These configurators also expose 2 new services each in the Activiti Engine. The Form Engine exposes the FormEngineRepositoryService and FormEngineFormService service interfaces and the DMN Engine exposes the DmnEngineRepositoryService and DmnEngineRuleService service interfaces. These services can be used to retrieve a form definition or submit a completed form to the Form Engine for example. Or execute a decision table in the DMN Engine.

By using the configurator approach we tried to decouple the DMN and Form Engine as much as possible from the Activiti Engine. If you don't want to use it then there are only two required dependencies with a few classes, activiti-form-api and activiti-dmn-api, to expose the service interfaces to the Activiti Engine. 

But coming back to the publish action when saving the app definition. This will deploy the BPMN process on the Activiti Engine, the forms on the Activiti Form Engine, and the DMN decision table on the Activiti DMN Engine. When we go back to the dashboard by clicking on the Activiti logo in the top left of the screen, we can see a new app has appeared.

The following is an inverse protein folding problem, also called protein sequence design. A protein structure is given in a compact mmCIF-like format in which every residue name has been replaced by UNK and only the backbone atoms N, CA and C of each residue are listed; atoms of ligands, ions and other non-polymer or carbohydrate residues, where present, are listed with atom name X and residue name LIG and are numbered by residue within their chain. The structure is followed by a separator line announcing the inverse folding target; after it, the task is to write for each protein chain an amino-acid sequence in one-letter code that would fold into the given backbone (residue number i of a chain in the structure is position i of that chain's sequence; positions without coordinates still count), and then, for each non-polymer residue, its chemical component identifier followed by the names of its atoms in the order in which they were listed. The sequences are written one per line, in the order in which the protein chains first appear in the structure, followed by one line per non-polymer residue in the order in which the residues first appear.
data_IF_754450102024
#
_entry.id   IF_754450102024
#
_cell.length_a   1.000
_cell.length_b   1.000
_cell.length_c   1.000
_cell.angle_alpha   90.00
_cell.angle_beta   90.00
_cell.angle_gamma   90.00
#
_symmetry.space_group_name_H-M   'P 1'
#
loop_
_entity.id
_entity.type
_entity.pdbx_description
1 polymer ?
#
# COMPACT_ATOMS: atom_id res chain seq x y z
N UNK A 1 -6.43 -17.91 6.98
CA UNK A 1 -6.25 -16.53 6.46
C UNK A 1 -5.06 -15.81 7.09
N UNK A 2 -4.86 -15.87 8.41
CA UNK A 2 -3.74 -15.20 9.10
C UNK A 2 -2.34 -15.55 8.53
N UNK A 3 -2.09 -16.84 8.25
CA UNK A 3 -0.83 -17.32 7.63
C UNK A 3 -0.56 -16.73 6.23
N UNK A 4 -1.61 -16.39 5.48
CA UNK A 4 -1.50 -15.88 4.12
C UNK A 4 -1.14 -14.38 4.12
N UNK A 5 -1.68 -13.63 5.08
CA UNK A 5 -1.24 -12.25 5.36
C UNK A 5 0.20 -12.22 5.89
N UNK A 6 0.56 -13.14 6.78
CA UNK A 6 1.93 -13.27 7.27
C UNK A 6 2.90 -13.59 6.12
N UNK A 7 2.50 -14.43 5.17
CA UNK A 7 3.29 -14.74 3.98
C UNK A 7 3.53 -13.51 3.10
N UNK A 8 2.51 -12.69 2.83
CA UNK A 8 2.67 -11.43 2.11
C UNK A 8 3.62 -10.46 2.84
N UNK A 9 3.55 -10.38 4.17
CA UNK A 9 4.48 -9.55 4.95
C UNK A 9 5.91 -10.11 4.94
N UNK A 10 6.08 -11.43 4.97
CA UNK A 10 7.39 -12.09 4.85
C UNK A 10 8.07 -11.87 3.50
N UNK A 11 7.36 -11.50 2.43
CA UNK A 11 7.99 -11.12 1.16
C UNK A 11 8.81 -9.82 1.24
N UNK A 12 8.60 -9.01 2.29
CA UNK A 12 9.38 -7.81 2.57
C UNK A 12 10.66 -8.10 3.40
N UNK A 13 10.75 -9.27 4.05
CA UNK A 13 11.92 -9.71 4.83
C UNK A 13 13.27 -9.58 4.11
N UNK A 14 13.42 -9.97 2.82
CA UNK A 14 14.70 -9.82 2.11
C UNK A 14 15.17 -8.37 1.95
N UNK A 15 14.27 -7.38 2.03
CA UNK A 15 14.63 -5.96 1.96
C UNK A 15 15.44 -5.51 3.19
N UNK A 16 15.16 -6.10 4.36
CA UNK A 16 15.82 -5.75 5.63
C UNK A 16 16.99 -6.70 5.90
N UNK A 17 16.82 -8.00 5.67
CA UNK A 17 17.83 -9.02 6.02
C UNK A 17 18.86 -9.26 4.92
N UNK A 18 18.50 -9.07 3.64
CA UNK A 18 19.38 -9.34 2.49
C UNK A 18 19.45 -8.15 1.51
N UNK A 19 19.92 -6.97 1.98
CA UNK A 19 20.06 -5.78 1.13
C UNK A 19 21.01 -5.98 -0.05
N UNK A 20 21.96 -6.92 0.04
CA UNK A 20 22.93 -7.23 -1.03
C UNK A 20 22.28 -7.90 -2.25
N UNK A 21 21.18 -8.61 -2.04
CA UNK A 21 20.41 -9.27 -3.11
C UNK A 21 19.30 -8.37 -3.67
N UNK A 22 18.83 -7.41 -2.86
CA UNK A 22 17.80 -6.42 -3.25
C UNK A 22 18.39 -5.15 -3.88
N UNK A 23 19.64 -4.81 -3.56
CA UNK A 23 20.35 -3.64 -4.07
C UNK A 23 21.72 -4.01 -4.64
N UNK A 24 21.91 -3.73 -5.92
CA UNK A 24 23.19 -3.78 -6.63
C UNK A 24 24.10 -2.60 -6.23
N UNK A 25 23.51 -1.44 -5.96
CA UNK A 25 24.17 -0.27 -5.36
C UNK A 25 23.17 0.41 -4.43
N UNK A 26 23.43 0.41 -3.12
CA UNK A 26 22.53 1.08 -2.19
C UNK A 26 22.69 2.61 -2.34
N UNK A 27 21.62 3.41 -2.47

In the app, you can create new standalone tasks and start new order process instances. Let's start a new process instance and fill-in the start form.


The start form is retrieved form the Form Engine using the logical key we've chosen. After clicking the start process button the decision task will be executed and with this example input we would expect the reviewNeeded variable to be set to true and a review task to be created. 

This concludes the introduction to the new Activiti 6 Angular app included in the Beta3 release. With the introduction of the Form Engine and the DMN Engine things have changed quite a bit since Beta2. But we need only a few additional tables now and the components are modularized and made optional. Let us know what you think about these changes, any feedback is valuable to get this app ready for the first Activiti 6 release.

Activiti 6.0.0.Beta3 released

Today Activiti 6.0.0.Beta3 was released and calling it feature packed doesn't cut it this time. A lot of features have been added and we now are feature complete on an Engine level for the final version 6. We are very aware of the fact that a lot of people are waiting for a final version 6 release. But we also want to make the first version 6 release a high quality product. With this Beta 3 release we are making a big leap towards the final version 6 release, with only issue fixing after community testing, documentation update and improvements and small refactoring of the Angular apps left.